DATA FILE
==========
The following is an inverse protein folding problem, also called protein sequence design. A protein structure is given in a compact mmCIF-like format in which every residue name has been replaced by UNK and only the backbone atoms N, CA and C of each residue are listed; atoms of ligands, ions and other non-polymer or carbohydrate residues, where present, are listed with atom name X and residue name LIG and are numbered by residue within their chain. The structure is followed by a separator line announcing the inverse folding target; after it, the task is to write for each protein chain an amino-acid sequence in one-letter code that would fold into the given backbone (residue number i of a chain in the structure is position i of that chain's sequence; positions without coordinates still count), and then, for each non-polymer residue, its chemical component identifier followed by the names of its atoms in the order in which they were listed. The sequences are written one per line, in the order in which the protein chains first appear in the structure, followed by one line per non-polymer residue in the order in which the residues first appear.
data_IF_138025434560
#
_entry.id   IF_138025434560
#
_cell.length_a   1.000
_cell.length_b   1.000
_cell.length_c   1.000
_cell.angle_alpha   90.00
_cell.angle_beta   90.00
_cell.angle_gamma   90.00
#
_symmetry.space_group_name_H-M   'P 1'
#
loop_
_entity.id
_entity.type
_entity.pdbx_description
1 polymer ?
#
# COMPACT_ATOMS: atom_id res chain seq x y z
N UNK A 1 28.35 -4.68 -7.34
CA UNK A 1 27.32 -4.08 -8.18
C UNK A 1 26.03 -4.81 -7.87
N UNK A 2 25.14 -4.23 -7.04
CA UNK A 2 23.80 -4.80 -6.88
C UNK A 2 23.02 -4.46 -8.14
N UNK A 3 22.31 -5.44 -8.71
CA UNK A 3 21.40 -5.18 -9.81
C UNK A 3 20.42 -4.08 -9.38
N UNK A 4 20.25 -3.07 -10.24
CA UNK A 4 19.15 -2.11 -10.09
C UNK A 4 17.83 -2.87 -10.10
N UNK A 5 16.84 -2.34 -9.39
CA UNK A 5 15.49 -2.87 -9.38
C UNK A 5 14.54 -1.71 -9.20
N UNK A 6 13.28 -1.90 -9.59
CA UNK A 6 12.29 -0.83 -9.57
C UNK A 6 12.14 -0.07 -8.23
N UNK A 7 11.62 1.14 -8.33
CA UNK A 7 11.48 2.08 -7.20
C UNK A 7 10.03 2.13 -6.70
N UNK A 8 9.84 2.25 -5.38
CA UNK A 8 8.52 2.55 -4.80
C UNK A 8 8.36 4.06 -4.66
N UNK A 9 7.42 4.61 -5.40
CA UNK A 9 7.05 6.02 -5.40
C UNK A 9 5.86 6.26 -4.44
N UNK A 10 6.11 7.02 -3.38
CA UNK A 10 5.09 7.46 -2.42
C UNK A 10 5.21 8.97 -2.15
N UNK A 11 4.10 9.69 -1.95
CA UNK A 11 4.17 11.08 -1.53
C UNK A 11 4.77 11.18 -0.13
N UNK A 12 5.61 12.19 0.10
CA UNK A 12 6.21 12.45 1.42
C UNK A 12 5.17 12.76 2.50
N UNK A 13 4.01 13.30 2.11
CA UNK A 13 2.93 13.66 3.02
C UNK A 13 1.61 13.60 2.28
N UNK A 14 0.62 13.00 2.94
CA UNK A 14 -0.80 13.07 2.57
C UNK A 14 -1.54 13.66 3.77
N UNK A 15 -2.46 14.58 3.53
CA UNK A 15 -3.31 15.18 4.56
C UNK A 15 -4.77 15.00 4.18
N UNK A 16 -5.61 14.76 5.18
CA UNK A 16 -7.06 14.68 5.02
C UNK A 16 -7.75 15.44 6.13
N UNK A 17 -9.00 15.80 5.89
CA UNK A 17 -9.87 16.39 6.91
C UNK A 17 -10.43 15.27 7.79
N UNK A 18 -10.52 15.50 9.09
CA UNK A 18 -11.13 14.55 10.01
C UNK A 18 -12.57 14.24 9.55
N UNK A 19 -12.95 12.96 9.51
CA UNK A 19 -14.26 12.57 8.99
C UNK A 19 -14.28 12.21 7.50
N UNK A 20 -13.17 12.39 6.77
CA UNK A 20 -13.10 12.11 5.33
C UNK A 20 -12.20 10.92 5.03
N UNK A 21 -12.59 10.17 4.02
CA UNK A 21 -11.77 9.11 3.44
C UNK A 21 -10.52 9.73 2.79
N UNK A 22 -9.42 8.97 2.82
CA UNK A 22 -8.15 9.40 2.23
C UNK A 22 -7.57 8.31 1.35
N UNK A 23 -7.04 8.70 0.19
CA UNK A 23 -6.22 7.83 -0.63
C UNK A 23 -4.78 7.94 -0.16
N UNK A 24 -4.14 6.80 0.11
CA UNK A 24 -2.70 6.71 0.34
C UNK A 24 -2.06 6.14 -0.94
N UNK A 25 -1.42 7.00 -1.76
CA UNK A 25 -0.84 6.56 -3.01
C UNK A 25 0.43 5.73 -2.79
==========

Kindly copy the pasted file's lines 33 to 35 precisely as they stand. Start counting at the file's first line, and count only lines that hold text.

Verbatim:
C UNK A 4 17.83 -2.87 -10.10
N UNK A 5 16.84 -2.34 -9.39
CA UNK A 5 15.49 -2.87 -9.38